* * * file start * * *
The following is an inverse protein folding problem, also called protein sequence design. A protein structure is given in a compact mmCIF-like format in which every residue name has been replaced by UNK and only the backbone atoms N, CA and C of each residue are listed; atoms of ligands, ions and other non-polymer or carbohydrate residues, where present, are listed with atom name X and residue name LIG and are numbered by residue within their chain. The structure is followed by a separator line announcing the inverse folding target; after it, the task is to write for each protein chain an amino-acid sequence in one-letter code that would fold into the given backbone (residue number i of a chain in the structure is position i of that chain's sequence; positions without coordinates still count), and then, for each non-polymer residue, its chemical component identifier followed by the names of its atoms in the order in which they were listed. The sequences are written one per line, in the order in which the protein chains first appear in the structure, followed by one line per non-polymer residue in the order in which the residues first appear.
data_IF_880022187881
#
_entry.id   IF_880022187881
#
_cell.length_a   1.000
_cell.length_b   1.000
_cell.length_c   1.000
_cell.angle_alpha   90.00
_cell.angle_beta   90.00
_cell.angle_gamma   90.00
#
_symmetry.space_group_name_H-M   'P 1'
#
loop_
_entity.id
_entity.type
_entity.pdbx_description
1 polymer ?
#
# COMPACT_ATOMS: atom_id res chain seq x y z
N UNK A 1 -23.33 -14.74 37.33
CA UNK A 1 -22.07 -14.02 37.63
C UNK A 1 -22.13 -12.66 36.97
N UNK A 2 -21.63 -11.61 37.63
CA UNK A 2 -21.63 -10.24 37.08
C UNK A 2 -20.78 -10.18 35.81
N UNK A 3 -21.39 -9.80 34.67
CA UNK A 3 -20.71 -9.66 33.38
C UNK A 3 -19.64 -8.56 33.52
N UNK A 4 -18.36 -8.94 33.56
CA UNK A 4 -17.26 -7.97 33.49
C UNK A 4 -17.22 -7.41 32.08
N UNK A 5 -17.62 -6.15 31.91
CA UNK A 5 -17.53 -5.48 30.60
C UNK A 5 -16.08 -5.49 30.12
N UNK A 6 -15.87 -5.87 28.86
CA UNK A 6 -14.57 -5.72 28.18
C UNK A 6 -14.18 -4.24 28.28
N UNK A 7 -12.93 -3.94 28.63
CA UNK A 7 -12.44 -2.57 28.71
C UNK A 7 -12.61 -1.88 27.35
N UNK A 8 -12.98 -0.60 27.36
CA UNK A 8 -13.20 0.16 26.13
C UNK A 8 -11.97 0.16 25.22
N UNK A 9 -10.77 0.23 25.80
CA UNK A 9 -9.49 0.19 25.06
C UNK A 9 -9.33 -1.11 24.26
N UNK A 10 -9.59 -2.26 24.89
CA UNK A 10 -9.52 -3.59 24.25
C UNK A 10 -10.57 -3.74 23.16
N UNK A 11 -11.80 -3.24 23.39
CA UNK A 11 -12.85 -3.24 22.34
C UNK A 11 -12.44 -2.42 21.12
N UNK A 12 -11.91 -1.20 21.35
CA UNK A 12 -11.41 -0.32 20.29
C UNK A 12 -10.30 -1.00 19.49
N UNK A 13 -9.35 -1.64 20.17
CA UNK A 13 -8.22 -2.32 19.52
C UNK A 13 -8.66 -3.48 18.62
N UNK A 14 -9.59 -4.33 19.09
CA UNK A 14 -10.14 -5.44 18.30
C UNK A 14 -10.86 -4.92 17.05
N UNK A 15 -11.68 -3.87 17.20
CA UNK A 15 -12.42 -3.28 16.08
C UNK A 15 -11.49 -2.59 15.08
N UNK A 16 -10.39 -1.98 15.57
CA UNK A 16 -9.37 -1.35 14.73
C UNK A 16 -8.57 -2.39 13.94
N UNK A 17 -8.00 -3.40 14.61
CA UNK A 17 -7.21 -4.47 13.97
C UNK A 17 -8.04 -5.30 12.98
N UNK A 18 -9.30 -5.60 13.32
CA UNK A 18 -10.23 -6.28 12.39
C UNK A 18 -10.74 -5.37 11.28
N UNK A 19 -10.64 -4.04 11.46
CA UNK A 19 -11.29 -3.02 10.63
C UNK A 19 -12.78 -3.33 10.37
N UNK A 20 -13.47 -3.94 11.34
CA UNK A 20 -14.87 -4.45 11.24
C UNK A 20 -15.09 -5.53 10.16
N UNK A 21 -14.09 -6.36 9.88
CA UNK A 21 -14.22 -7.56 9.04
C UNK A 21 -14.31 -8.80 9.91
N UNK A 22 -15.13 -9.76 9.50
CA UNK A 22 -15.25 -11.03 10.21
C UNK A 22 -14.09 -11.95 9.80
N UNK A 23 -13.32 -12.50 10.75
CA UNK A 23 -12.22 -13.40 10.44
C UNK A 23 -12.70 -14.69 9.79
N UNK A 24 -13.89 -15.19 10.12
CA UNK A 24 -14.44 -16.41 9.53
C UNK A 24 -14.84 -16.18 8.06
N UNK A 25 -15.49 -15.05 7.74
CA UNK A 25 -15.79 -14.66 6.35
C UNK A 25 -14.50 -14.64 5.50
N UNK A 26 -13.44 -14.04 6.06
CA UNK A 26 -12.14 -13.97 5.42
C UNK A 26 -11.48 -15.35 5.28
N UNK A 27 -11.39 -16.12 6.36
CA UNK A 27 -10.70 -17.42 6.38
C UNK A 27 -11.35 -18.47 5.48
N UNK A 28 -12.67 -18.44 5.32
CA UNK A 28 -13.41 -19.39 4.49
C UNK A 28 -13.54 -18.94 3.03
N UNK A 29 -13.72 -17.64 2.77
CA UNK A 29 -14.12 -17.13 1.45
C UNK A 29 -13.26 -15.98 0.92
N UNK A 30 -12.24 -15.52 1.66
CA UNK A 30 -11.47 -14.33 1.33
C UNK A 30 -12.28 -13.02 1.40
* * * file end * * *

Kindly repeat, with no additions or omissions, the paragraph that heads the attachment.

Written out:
The following is an inverse protein folding problem, also called protein sequence design. A protein structure is given in a compact mmCIF-like format in which every residue name has been replaced by UNK and only the backbone atoms N, CA and C of each residue are listed; atoms of ligands, ions and other non-polymer or carbohydrate residues, where present, are listed with atom name X and residue name LIG and are numbered by residue within their chain. The structure is followed by a separator line announcing the inverse folding target; after it, the task is to write for each protein chain an amino-acid sequence in one-letter code that would fold into the given backbone (residue number i of a chain in the structure is position i of that chain's sequence; positions without coordinates still count), and then, for each non-polymer residue, its chemical component identifier followed by the names of its atoms in the order in which they were listed. The sequences are written one per line, in the order in which the protein chains first appear in the structure, followed by one line per non-polymer residue in the order in which the residues first appear.